The World Economic Forum Annual Meeting in the ritzy-resort of Davos-Klosters, Switzerland begins on January 17 and ends, ironically, on Donald Trump’s inauguration day, January 20. It’s ironic since Dr. Theodore Roosevelt Malloch, a descendent of the 26th President and a former executive board member of the World Economic Forum, has declared that “Davos Man is dead.”
Malloch, a former Oxford professor and senior US government appointee, who is now being considered for the post of U.S. Ambassador to the European Union is highly critical of “Davos Man,” a term which refers to people who “have little need for national loyalty, view national boundaries as obstacles that thankfully are vanishing, and see national governments as residues from the past whose only useful function is to facilitate the élite’s global operations.”
In his article “Peering Behind the Davos Curtain,” Malloch asks, “Did you get your invitation to Davos this year?”
He goes on to explain:
Thomas Mann, the German Nobel laureate and author of The Magic Mountain, made Davos famous for its mystical and curative powers. For him, it was a sanatorium to overcome the disease and psychological stress and damage inflicted by modern life. In some ways it remains so.
Today Davos is synonymous with a different kind of cult. It is the cult of business celebrity; elites from every avenue of life, every industry, every country, leaders and lots of wannabes, will do anything to be seen there, especially during the last week of January, when the World Economic Forum conducts its annual meeting. It is also the place where Bill Clinton decided, ‘he could do this, too’ and commenced his own boondoggle — The Clinton Global Initiative.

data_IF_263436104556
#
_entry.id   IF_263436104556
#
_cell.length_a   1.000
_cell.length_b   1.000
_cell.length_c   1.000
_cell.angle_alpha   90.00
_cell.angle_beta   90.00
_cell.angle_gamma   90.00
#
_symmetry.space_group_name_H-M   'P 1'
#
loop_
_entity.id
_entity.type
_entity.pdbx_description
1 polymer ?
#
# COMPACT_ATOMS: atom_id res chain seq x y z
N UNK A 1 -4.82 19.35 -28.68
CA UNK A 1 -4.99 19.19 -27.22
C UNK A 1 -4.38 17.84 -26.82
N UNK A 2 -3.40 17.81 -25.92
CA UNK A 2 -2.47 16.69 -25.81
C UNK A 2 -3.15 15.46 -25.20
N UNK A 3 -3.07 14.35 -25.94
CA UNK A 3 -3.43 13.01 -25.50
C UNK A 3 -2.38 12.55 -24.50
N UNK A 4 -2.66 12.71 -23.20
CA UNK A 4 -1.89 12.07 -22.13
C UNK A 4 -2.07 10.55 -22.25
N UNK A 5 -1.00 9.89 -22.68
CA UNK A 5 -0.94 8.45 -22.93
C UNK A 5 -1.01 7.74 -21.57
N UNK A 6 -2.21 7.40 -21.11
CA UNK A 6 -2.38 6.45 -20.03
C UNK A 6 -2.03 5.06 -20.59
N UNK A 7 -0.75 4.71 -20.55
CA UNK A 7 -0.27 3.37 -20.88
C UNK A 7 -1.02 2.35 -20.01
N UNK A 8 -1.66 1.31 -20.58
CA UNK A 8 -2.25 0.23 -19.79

At Davos, they pay over seventy thousand dollars just to be invited; over a million to join. Is it worth it? It has become the hub of political, economic, cultural, and every other kind of power imagined by postmodern man. In fact, it is about the emergence of what the ringmaster at Davos calls “Davos-Man,” a kind of ubermensch that can transform the world. Nietzsche would be proud.
This wasn’t always the case. After World War II the German part of Switzerland in the far eastern part of the land and up in the rugged mountains was underdeveloped. Skiing, new hotels, and better train service brought in more tourists, but it wasn’t until a nutty professor of business policy brought his European Management Forum there in 1971 that it started to take off.
In its own words the WEF is on a mission: the World Economic Forum is an independent international organization committed to improving the state of the world by engaging leaders in partnerships to shape global, regional, and industry agendas. Over the course of its history, the World Economic Forum has achieved a limited record of accomplishment in advancing progress on some key issues of global concern. It has also placed itself as the epicenter of globalism — a new ideology.
To peer behind the “Davos Curtain” more fully, read Malloch’s memoir, Davos, Aspen & Yale: My Life Behind the Elite Curtain as a Global Sherpa (January 2016). It’s a fascinating look at those who truly believe themselves Masters of the Universe while the rest of mankind sits back and rolls a collective eye at their gall.
Malloch, a long-time supporter of President-elect Donald Trump, is now promoting his new book Hired, which explains Trump’s election–Trump’s worldview, why his opponents failed, the context for his victory, and Trump’s policies. In it, Malloch shows how the “new populism” embraces patriotism and a proper sense of national sovereignty without succumbing to the excesses of “my country right or wrong.”